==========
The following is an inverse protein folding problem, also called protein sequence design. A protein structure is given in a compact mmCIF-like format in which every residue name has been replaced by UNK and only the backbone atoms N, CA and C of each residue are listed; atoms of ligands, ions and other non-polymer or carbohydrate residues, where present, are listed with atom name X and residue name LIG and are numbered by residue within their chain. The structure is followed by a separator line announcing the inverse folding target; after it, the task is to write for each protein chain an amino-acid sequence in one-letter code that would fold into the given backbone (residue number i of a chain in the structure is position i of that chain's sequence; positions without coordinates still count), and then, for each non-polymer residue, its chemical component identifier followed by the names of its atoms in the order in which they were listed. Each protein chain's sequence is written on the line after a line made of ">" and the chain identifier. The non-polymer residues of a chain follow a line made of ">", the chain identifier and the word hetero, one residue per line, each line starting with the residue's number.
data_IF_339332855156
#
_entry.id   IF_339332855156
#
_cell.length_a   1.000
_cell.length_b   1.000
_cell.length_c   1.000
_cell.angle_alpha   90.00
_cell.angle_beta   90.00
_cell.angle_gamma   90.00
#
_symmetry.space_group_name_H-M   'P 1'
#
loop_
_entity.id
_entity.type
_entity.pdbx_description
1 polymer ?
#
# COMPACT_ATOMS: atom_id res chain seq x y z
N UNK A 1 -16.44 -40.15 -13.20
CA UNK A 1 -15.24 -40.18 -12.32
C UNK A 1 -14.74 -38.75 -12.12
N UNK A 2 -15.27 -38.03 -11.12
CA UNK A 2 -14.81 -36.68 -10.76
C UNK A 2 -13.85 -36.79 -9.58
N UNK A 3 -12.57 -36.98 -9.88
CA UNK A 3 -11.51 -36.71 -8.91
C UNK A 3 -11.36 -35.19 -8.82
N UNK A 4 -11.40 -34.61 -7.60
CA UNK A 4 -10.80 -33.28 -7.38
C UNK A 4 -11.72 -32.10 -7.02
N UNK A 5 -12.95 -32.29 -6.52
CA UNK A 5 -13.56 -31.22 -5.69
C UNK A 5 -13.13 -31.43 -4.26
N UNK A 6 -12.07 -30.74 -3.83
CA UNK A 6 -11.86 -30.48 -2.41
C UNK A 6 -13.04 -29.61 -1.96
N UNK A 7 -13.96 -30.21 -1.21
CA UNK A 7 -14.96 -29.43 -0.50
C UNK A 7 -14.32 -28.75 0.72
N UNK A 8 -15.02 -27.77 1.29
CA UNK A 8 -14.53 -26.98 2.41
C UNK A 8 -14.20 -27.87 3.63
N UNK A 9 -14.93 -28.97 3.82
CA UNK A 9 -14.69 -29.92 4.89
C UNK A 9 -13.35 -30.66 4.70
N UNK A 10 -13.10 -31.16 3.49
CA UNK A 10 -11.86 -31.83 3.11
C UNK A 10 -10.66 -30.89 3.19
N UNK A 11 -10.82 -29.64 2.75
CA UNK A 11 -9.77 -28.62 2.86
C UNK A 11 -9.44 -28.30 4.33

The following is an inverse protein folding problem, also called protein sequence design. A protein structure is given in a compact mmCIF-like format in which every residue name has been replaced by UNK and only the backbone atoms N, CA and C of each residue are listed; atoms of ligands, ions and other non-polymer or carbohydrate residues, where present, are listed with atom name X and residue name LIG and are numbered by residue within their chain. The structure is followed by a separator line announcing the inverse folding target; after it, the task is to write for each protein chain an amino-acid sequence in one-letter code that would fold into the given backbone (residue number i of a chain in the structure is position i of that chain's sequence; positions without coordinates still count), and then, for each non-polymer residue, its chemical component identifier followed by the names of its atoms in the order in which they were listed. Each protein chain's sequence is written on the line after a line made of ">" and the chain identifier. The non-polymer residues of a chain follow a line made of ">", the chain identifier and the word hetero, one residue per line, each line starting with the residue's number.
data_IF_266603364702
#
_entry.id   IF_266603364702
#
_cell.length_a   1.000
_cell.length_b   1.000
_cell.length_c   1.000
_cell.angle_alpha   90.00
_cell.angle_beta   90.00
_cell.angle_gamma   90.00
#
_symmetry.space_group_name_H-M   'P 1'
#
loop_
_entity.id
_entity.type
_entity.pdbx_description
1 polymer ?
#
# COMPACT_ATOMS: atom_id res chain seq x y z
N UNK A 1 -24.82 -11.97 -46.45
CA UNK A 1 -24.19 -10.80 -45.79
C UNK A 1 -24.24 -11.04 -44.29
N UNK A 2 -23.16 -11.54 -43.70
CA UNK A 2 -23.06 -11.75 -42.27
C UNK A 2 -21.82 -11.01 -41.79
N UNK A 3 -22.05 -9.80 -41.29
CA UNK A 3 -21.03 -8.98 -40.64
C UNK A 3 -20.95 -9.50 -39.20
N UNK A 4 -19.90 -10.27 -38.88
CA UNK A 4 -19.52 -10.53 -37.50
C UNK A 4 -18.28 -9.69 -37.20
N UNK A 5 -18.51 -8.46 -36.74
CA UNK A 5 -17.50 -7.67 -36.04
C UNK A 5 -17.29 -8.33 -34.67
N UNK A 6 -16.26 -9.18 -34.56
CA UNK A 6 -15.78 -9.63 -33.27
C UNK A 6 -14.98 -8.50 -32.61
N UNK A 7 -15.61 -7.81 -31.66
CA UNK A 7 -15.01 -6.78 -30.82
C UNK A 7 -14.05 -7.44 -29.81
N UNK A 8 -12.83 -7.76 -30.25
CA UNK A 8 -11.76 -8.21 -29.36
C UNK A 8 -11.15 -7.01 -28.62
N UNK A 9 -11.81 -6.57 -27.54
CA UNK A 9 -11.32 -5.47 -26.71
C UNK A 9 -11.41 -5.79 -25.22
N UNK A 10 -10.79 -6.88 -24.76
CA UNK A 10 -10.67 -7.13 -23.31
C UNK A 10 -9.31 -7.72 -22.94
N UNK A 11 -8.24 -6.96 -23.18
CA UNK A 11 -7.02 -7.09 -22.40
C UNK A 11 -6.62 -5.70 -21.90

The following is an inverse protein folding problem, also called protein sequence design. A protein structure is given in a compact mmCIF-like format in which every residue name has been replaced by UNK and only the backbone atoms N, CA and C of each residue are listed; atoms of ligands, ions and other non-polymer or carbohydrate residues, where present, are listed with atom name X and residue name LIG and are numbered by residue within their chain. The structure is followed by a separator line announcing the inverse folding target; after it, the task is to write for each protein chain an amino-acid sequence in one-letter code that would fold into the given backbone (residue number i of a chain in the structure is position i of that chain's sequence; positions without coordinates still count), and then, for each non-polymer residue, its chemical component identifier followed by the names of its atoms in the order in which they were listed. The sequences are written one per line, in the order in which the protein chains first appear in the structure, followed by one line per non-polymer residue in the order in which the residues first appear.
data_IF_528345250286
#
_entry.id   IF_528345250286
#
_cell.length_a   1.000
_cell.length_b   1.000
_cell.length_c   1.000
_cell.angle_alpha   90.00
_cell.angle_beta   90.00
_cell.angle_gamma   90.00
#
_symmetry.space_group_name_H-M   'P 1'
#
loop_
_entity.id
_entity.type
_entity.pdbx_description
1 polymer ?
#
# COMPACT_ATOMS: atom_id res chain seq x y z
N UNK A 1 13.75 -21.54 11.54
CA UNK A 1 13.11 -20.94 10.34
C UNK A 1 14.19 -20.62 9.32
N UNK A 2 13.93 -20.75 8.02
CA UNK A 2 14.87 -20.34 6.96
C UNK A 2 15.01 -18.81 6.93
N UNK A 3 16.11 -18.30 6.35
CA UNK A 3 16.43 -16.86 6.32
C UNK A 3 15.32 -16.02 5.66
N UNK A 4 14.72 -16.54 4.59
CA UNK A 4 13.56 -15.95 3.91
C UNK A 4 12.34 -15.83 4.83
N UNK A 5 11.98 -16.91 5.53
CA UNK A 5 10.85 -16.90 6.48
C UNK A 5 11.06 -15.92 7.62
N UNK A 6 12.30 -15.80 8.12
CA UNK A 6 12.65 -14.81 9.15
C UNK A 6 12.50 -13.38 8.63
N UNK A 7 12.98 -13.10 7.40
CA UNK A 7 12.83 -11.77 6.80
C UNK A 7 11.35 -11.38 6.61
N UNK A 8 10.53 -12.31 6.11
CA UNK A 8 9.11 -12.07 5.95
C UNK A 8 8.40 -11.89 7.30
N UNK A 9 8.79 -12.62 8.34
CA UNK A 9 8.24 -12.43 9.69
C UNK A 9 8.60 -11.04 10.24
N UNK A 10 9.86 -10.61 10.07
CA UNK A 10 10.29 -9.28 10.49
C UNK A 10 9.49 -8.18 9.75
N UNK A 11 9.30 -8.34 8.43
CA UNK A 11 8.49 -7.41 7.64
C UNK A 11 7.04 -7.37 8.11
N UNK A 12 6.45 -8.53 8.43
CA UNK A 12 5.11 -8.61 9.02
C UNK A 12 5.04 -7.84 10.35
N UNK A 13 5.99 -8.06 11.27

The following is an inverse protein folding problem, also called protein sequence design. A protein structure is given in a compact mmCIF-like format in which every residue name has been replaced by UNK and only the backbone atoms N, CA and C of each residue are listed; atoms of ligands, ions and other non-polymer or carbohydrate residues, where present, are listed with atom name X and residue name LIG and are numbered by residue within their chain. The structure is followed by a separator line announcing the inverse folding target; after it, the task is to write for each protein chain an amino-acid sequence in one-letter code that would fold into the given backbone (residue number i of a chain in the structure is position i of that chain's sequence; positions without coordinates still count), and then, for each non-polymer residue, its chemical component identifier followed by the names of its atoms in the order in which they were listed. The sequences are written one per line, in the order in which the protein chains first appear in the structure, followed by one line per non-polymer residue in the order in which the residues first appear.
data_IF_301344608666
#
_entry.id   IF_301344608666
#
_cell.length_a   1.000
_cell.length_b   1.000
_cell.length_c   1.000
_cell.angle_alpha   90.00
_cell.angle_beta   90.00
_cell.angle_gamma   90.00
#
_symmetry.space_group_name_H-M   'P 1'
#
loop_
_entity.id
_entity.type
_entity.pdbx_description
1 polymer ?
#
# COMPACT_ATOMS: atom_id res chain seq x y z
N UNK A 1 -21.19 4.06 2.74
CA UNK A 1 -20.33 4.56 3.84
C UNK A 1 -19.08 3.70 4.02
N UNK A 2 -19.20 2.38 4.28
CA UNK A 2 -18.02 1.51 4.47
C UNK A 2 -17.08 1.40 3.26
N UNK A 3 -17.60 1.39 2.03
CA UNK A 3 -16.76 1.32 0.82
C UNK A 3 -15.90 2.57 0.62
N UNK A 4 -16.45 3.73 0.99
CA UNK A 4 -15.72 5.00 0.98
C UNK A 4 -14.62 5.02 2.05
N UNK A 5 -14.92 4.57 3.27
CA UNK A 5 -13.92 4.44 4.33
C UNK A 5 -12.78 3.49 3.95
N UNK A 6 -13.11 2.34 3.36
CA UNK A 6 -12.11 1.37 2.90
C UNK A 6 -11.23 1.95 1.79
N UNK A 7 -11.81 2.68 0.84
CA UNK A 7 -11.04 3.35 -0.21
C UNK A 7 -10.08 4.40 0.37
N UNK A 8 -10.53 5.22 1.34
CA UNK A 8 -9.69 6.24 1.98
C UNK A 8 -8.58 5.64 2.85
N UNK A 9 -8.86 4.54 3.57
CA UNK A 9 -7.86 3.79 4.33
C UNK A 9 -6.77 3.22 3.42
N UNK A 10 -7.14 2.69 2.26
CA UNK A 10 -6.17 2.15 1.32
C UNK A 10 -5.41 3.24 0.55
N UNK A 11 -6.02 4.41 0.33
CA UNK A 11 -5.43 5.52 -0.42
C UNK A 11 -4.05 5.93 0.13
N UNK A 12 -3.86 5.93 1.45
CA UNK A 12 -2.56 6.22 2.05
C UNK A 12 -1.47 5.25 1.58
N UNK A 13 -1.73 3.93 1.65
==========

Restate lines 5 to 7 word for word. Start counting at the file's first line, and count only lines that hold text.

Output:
#
_cell.length_a   1.000
_cell.length_b   1.000